AS TEENAGERS in our region picked up their A-Level results last month, once the jumping for joy and hugging had died down one major question must have occupied many: what next?

A recent major study commissioned by the Chartered Institute of Personnel and Development found that more than half of UK graduates are not working in jobs which use their degree.

Being able to get a university education is a privilege, and the best and brightest benefit from it, but more and more in this country we treat it as the natural next step in education after school.

That can be a rewarding gamble or a waste of time, which is why the completion of Didcot’s new University Technical College is such a refreshing innovation.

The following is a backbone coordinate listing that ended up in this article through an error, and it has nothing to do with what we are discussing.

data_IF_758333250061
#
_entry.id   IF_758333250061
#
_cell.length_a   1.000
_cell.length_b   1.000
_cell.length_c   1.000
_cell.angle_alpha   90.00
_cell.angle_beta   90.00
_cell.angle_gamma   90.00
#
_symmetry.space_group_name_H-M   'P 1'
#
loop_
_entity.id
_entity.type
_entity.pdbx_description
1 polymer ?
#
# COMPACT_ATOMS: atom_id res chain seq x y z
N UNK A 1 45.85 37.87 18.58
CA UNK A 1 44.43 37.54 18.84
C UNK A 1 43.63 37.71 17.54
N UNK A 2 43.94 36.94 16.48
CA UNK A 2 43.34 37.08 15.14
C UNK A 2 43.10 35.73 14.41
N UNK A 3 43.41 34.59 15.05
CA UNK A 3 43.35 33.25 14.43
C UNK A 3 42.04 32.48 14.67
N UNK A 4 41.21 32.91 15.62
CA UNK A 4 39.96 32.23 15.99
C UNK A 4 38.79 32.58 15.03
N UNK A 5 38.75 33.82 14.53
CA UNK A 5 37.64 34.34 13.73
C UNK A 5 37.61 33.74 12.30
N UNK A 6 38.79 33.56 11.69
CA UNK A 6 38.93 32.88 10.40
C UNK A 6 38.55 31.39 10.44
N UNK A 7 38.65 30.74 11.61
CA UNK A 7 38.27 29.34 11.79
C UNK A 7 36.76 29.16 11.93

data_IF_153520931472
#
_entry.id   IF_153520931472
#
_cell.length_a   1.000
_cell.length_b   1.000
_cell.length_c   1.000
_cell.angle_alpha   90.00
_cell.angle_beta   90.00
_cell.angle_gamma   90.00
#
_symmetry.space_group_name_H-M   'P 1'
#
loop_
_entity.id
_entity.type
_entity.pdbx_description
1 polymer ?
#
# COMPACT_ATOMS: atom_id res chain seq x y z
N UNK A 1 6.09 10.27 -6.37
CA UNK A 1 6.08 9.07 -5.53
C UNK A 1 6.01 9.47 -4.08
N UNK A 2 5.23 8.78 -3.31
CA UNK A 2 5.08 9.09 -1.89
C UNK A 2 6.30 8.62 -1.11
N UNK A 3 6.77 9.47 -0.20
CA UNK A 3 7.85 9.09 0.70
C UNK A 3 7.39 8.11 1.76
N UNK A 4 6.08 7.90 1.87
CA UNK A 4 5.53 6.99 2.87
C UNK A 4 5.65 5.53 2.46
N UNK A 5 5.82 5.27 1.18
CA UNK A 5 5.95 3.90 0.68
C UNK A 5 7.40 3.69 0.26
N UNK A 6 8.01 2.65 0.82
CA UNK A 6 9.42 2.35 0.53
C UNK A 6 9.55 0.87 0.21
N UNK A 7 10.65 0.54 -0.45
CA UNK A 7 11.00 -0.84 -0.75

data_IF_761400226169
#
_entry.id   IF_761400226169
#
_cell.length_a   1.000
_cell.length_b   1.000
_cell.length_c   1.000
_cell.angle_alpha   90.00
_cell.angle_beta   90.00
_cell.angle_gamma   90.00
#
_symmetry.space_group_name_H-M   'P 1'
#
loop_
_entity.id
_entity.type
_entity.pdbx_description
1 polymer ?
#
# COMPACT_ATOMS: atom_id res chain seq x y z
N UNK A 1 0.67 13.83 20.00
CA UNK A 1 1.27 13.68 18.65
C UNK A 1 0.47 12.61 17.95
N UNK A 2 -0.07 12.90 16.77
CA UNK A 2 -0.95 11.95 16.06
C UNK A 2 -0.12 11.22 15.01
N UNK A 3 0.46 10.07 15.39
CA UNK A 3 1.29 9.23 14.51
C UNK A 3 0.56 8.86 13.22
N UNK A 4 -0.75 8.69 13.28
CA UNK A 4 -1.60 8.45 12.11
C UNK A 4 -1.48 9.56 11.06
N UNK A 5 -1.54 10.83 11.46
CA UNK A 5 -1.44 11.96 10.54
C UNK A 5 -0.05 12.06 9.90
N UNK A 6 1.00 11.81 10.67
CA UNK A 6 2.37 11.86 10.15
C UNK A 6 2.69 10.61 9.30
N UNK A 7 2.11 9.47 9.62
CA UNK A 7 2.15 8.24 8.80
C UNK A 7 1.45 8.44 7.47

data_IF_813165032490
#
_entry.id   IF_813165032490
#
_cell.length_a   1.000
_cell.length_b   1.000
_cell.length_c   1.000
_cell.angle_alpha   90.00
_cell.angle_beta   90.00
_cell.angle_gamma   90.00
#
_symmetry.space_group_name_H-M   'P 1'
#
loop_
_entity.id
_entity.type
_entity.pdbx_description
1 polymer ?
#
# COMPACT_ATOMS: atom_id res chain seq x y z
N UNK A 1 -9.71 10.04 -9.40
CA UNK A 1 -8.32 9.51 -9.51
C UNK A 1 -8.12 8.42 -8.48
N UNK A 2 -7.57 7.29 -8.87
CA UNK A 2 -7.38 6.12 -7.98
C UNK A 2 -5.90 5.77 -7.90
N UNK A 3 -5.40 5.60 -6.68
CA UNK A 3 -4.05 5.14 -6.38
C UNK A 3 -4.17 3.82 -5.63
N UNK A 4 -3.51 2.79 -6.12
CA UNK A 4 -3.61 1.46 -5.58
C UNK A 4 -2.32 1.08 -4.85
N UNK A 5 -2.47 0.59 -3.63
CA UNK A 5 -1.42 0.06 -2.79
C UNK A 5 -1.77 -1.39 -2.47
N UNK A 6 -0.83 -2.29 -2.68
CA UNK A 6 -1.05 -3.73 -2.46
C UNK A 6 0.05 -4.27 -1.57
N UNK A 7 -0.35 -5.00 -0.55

Opening this week, it will specifically aim to prepare students for careers in science and industry, teaching the skills that companies are looking for.

The curriculum has even been designed in conjunction with local employers, like Mini Plant Oxford, RM Education and the UK Atomic Energy Authority at Harwell.

On the wider issue of education as a whole, it is important that there is an increasing range of options for youngsters to get a practical learning experience at school that will boost their employment prospects.

Many are not naturally suited to a strictly academic education, so they need more vocational training to stop them slipping through the net and provide the skilled workforce that our nation needs.

Furthermore, not everyone wants to go to university and rack up the debts that go with it.

It is fantastic that thousands of young people have the option to go to university if that is what they want, but it is even better that school leavers in Oxfordshire have a realistic alternative that can even get them a decent job at the end of it.